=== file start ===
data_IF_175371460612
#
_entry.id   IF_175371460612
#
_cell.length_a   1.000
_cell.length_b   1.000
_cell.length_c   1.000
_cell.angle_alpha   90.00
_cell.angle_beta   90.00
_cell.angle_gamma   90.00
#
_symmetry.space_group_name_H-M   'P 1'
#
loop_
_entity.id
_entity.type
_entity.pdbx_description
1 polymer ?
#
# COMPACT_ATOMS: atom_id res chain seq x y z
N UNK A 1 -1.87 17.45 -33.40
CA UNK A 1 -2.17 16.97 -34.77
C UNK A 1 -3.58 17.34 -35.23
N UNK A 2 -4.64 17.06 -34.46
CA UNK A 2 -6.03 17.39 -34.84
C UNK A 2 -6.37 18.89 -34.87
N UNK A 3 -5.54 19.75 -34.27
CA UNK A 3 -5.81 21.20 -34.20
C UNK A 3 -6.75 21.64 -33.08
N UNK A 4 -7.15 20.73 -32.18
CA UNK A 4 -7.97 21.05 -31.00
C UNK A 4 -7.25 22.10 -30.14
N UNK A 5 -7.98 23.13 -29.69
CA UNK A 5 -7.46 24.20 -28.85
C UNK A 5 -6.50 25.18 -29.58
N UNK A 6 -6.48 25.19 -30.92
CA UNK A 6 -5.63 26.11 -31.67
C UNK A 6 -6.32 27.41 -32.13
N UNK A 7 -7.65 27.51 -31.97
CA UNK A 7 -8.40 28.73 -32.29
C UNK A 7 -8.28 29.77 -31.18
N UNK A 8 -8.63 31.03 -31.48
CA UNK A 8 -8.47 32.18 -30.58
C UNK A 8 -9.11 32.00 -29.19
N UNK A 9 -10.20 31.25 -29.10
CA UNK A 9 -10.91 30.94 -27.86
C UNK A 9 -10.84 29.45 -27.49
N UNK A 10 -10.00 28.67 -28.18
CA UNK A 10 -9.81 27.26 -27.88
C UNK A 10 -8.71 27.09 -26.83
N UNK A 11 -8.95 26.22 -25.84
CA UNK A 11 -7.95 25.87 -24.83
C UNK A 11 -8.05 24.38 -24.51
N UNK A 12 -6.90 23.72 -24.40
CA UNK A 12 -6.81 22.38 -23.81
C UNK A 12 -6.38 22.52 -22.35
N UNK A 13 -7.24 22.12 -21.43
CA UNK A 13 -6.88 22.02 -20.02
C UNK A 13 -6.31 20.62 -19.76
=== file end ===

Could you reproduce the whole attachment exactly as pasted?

data_IF_175371460612
#
_entry.id   IF_175371460612
#
_cell.length_a   1.000
_cell.length_b   1.000
_cell.length_c   1.000
_cell.angle_alpha   90.00
_cell.angle_beta   90.00
_cell.angle_gamma   90.00
#
_symmetry.space_group_name_H-M   'P 1'
#
loop_
_entity.id
_entity.type
_entity.pdbx_description
1 polymer ?
#
# COMPACT_ATOMS: atom_id res chain seq x y z
N UNK A 1 -1.87 17.45 -33.40
CA UNK A 1 -2.17 16.97 -34.77
C UNK A 1 -3.58 17.34 -35.23
N UNK A 2 -4.64 17.06 -34.46
CA UNK A 2 -6.03 17.39 -34.84
C UNK A 2 -6.37 18.89 -34.87
N UNK A 3 -5.54 19.75 -34.27
CA UNK A 3 -5.81 21.20 -34.20
C UNK A 3 -6.75 21.64 -33.08
N UNK A 4 -7.15 20.73 -32.18
CA UNK A 4 -7.97 21.05 -31.00
C UNK A 4 -7.25 22.10 -30.14
N UNK A 5 -7.98 23.13 -29.69
CA UNK A 5 -7.46 24.20 -28.85
C UNK A 5 -6.50 25.18 -29.58
N UNK A 6 -6.48 25.19 -30.92
CA UNK A 6 -5.63 26.11 -31.67
C UNK A 6 -6.32 27.41 -32.13
N UNK A 7 -7.65 27.51 -31.97
CA UNK A 7 -8.40 28.73 -32.29
C UNK A 7 -8.28 29.77 -31.18
N UNK A 8 -8.63 31.03 -31.48
CA UNK A 8 -8.47 32.18 -30.58
C UNK A 8 -9.11 32.00 -29.19
N UNK A 9 -10.20 31.25 -29.10
CA UNK A 9 -10.91 30.94 -27.86
C UNK A 9 -10.84 29.45 -27.49
N UNK A 10 -10.00 28.67 -28.18
CA UNK A 10 -9.81 27.26 -27.88
C UNK A 10 -8.71 27.09 -26.83
N UNK A 11 -8.95 26.22 -25.84
CA UNK A 11 -7.95 25.87 -24.83
C UNK A 11 -8.05 24.38 -24.51
N UNK A 12 -6.90 23.72 -24.40
CA UNK A 12 -6.81 22.38 -23.81
C UNK A 12 -6.38 22.52 -22.35
N UNK A 13 -7.24 22.12 -21.43
CA UNK A 13 -6.88 22.02 -20.02
C UNK A 13 -6.31 20.62 -19.76